In 2004 Jeff Hawkins' book On Intelligence was widely praised. But Hawkins made some claims about artificial neural networks that seem (to me) untenable today, only 13 years later. He gives the impression that artificial neural networks are in principle not capable of what he calls invariant representations and hierarchical storage of patterns (p. 70 ff).
My questions are:
Did he just not (fore)see the development of deep learning which started off at the latest in 2005 (see History of deep learning) and which includes both invariant and hierarchical representations?
Or are his retentions against artifical neural networks (including deep learning) justified, and the invariant and hierarchical representations of deep learning are uncompetitive to those of biological networks, i.e. the neocortex? In which respect, then?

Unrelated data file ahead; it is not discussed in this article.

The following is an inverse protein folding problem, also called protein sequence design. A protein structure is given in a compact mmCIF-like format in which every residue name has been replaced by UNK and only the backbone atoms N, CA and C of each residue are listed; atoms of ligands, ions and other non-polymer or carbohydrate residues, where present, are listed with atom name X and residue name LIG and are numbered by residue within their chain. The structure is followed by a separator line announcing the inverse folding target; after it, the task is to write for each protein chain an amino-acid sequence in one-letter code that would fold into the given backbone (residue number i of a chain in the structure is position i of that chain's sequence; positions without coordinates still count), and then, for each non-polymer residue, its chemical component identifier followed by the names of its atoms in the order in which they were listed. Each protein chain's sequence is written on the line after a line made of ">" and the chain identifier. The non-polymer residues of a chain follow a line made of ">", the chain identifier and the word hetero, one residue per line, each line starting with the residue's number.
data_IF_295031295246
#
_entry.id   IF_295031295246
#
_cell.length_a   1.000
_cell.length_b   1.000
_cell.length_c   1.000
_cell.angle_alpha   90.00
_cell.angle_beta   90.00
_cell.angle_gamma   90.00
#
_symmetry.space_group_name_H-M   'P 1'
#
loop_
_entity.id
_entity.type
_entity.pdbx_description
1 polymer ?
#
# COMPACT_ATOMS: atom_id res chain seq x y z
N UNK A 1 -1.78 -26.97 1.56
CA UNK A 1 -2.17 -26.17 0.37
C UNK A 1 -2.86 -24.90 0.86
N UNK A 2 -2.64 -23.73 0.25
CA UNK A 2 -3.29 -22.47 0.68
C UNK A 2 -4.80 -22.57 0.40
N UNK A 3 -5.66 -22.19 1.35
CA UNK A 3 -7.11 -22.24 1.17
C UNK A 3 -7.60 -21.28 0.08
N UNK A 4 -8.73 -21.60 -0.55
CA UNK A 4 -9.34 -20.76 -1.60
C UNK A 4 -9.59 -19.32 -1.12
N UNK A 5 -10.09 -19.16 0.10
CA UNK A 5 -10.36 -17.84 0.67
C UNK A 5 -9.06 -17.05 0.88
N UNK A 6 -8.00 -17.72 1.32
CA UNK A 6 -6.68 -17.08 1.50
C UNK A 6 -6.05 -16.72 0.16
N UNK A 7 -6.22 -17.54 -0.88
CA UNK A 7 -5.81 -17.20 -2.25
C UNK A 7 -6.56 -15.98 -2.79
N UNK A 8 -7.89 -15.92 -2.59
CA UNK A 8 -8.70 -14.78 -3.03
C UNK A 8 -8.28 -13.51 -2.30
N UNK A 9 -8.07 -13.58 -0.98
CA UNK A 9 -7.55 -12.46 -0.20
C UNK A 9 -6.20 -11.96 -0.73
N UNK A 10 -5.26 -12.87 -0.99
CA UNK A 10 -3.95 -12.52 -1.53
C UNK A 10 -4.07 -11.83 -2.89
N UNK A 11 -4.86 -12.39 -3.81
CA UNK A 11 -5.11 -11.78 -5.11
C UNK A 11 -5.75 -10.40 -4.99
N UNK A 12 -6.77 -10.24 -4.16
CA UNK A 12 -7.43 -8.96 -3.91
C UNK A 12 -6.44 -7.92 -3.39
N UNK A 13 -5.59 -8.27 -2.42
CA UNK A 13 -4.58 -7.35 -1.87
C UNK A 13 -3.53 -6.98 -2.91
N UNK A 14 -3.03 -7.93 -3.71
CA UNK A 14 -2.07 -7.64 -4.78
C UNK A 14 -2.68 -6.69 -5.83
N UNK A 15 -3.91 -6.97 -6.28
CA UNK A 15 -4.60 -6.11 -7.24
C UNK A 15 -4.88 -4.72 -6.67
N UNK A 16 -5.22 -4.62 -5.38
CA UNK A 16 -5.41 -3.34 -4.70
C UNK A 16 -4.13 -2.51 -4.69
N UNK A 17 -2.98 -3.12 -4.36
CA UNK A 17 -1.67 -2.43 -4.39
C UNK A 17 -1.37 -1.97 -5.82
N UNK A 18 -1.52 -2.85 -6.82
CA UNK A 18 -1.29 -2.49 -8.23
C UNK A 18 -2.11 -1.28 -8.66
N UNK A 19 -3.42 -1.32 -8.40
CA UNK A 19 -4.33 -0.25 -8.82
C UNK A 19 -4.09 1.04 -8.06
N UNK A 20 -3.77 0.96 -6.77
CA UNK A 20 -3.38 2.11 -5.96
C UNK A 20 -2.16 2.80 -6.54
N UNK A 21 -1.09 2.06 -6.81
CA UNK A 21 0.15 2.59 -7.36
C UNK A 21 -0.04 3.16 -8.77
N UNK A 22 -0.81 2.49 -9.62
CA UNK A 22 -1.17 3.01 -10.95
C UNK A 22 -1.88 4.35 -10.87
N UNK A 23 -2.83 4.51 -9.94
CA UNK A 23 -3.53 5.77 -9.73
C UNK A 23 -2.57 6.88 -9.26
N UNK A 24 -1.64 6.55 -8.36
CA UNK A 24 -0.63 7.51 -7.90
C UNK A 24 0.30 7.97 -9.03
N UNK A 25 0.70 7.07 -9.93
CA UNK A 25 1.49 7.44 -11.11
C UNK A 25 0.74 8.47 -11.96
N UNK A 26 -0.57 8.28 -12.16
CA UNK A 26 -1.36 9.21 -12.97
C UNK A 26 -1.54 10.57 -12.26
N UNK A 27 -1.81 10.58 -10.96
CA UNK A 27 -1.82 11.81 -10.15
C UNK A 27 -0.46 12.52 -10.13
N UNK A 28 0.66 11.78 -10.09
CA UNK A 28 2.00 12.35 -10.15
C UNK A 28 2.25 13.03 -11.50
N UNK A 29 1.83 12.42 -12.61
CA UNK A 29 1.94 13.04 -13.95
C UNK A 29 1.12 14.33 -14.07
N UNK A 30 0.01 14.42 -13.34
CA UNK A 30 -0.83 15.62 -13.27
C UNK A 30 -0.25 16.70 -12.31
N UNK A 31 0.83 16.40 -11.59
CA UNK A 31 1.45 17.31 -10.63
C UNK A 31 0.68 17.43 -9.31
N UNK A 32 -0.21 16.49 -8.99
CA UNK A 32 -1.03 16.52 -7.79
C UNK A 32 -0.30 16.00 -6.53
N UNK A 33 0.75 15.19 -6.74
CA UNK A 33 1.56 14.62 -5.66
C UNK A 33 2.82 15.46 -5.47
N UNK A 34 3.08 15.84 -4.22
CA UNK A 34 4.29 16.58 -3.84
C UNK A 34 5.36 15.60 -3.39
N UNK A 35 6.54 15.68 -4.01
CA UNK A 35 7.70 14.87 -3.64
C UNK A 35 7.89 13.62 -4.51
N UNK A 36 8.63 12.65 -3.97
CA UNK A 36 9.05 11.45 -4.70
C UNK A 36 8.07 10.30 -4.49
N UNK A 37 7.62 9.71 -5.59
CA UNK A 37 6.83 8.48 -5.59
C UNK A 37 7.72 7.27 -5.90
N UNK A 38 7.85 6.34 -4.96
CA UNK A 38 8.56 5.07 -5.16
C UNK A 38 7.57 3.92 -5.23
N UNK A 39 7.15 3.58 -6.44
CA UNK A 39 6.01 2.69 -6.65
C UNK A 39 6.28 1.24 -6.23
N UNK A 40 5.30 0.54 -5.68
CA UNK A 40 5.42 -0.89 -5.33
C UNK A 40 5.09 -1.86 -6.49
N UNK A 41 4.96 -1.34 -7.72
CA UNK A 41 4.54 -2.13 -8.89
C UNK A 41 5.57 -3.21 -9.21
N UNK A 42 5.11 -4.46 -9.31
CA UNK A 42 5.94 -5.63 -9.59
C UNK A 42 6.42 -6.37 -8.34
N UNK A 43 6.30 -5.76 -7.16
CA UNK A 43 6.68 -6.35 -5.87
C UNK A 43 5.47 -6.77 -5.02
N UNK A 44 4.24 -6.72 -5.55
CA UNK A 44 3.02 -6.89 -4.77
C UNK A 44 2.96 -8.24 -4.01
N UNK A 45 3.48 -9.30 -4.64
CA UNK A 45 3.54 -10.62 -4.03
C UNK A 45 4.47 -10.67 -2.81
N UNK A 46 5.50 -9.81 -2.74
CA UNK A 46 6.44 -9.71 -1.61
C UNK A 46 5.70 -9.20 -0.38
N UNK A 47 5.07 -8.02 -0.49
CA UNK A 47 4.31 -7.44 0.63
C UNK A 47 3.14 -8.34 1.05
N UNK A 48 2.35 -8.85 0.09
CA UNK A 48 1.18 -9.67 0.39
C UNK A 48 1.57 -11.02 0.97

About invariant and hierarchical representations (in my words and understanding):
An invariant representation - e.g. of a face - is one, that is independent of and thus invariant with respect to contingent aspects of the image of the face having to do with distance, viewing angle, lighting conditions and the like.
It is the representation in the highest layer of a hierarchy of representations with local geometric features being represented in the lowest layer.
This describes superficially both deep learning and cortical architectures. But maybe there are details of implementation/realisation that make the one significantly and genuinely more efficient than the other, e.g. cortical columns which seem not to be present in deep learning architectures, do they?